Keeping Your Home Carpenter Bee Free

Carpenter Bees rarely cause structural damage to homes unless they have been drilling and nesting in the same wood for years at a time. More likely damage will happen when woodpeckers hear the Carpenter Bee larvae in the nests and then start to damage the wood in order to get at a tasty meal.

Treatments

Treatment as related to Carpenter Bees usually means taking control of the nesting areas by eliminating the bees or using products to repel the bees.

When to treat: (1) It is a good idea to treat in the spring, when bees are first observed, (2) again in mid-summer to kill any bees which may not have acquired a sufficient treatment when they emerged, and a third time in early fall to contact any over-wintering bees occupying the tunnels.

Carpenter Bees like many other bees are very effective pollinators. Currently, there is a global shortage of pollinators which is threatening  farmers’ livelihoods and our food supply.  Due to this concern, please consider pesticide-free alternatives when treating Carpenter Bee nests.

Pesticide Free Treatment and Prevention

Carpenter Bees emerge in early Spring from their nests and start to collect pollen.  On sunny, warm days, Carpenter Bees, both male and female, will leave the nesting holes. The females who are the active drillers will collect pollen to bring back to the nest, which will eventually feed the young.  At this time, you can safely use a coat hanger to eliminate any larvae in the nesting site by inserting the wire into the nest and breaking up any larval activity. Coat the holes in almond oil or NBS 30. Once that is done plug the holes with a small ball of aluminum foil and caulk the holes with wood caulk or fill in the hole with a wooden dowel.

To further prevent Carpenter Bee nesting, spray NBS 30 Insect Repellent, a mix of plant oils that makes wood smell unpleasant to Carpenter Bees as well as drilling wasps and ladybugs. Apply the repellent after plugging the holes in early Spring. NBS 30 can be mixed with water for a temporary (30-60 day) topical solution or mixed with wood finish (always in the last coat applied) for a longer term repellent solution.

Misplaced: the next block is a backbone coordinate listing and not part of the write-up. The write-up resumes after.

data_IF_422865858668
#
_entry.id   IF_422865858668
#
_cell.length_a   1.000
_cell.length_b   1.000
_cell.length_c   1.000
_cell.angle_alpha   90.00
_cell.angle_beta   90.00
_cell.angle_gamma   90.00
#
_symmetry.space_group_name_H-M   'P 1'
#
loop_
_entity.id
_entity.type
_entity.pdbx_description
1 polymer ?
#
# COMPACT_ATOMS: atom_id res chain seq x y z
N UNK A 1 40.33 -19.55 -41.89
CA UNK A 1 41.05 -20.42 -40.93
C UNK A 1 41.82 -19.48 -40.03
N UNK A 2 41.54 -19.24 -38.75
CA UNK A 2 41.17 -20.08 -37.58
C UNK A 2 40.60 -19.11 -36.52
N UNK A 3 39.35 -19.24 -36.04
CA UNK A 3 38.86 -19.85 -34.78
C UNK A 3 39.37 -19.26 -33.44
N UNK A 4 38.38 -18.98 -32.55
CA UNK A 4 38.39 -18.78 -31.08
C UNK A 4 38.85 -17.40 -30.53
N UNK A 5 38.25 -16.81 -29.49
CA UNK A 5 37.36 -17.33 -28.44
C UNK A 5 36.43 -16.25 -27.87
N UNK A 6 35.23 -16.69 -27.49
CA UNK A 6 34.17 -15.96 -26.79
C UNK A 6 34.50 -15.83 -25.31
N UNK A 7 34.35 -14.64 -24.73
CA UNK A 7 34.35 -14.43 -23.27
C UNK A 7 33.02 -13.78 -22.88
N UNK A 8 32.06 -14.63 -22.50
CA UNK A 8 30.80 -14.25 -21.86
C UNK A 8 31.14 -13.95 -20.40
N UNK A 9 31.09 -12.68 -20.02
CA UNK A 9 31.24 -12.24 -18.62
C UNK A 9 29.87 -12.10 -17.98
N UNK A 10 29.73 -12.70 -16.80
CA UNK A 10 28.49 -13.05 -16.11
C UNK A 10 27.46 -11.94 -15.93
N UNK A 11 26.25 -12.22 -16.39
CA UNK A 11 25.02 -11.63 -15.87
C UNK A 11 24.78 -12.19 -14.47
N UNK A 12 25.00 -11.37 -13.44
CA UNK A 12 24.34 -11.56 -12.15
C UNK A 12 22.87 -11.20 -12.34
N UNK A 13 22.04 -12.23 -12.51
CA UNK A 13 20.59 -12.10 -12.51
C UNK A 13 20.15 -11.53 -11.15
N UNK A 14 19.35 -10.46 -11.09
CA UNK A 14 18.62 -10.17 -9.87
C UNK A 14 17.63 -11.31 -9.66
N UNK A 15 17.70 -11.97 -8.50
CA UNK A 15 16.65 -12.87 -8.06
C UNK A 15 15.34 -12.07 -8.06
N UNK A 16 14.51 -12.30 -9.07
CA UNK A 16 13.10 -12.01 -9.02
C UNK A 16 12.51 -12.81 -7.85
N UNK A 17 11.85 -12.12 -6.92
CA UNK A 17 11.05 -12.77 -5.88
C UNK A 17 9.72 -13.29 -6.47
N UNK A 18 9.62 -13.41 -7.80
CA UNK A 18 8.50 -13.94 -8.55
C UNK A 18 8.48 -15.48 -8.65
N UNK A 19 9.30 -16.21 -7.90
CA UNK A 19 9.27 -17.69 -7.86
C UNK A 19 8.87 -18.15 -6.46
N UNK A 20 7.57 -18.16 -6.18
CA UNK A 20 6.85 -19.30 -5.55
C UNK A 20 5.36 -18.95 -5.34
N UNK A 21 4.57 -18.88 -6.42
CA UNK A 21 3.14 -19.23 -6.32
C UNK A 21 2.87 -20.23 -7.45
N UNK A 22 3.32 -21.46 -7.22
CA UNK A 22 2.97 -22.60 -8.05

To provide alternative nesting options for Carpenter Bees, drill 1/2″ holes in wood blocks and hang them in sheltered areas around your house and deck. The bees will often decide to nest in these blocks, rather than trying to re-drill nests in the fascia and soffits of your home.

Pesticide Treatment and Prevention

Prevention may be accomplished by an insecticide additive like Bug Juice added to standard paint or log home finishes on new structures or when maintenance coats are needed and will eliminate bees.

Treatment as it relates to elimination of Carpenter bees which have already drilled into a structure, involves steps recommended by entomologists which are effective in reducing future nesting activities.

In early Spring, obtain a pesticide, product containing carbaryl (Sevin), cyfluthrin or resmethrin. Insert this in the nesting hole. Wait for the bees to exit the hole, then plug the hole with aluminum foil and either caulk the hole with wood caulk, or use a wooden dowel. Avoid inhaling the insecticide or contaminating your clothing with the spray. Always stand upwind from the surface you’re treating.  Treated tunnels should be sealed with a small ball of aluminum foil and caulked with log caulk, wood putty or filled with a wooden dowel after 24-36 hours.